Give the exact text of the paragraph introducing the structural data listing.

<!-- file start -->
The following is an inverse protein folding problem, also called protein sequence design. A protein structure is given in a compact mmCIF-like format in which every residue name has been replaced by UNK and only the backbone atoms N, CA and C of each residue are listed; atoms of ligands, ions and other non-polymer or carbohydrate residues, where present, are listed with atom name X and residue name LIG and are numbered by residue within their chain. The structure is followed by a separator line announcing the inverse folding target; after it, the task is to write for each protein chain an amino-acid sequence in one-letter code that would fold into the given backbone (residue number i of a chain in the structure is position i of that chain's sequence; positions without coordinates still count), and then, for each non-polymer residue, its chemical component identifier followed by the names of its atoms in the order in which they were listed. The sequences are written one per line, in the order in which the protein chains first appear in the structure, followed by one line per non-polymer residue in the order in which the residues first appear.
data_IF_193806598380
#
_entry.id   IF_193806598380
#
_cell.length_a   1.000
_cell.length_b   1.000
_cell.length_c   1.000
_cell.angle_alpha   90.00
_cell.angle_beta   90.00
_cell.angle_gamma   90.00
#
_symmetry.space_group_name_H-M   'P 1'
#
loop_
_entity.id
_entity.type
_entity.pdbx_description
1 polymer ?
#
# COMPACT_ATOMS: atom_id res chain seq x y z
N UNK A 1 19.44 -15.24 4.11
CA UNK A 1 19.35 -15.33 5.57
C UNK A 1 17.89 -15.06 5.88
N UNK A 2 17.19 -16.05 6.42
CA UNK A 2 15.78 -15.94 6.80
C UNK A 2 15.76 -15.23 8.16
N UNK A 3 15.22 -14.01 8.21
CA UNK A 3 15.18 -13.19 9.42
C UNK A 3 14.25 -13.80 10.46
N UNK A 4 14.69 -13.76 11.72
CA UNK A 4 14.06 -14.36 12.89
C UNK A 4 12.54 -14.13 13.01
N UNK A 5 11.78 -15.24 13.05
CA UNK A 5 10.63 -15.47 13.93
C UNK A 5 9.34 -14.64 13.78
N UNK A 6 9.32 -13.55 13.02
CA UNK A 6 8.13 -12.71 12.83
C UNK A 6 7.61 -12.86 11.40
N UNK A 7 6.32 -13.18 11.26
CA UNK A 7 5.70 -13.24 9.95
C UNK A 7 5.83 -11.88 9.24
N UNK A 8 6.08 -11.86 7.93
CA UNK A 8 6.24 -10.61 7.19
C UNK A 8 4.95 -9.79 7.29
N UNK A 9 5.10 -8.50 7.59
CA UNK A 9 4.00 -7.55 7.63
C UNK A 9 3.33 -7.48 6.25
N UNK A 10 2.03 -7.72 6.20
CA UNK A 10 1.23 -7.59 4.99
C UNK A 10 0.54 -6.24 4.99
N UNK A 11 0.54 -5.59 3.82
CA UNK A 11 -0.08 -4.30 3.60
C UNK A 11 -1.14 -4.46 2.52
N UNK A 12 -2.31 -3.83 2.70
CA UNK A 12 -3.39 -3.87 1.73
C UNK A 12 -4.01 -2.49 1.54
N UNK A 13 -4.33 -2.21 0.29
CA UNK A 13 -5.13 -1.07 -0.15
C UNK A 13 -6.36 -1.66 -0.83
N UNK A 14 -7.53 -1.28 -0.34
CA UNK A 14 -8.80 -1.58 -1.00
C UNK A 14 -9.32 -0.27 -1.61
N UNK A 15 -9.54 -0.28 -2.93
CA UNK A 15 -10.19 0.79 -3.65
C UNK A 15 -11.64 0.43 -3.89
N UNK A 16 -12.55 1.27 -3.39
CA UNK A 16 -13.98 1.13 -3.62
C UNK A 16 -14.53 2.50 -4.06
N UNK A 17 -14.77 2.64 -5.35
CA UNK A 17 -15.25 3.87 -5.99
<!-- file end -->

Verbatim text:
The following is an inverse protein folding problem, also called protein sequence design. A protein structure is given in a compact mmCIF-like format in which every residue name has been replaced by UNK and only the backbone atoms N, CA and C of each residue are listed; atoms of ligands, ions and other non-polymer or carbohydrate residues, where present, are listed with atom name X and residue name LIG and are numbered by residue within their chain. The structure is followed by a separator line announcing the inverse folding target; after it, the task is to write for each protein chain an amino-acid sequence in one-letter code that would fold into the given backbone (residue number i of a chain in the structure is position i of that chain's sequence; positions without coordinates still count), and then, for each non-polymer residue, its chemical component identifier followed by the names of its atoms in the order in which they were listed. The sequences are written one per line, in the order in which the protein chains first appear in the structure, followed by one line per non-polymer residue in the order in which the residues first appear.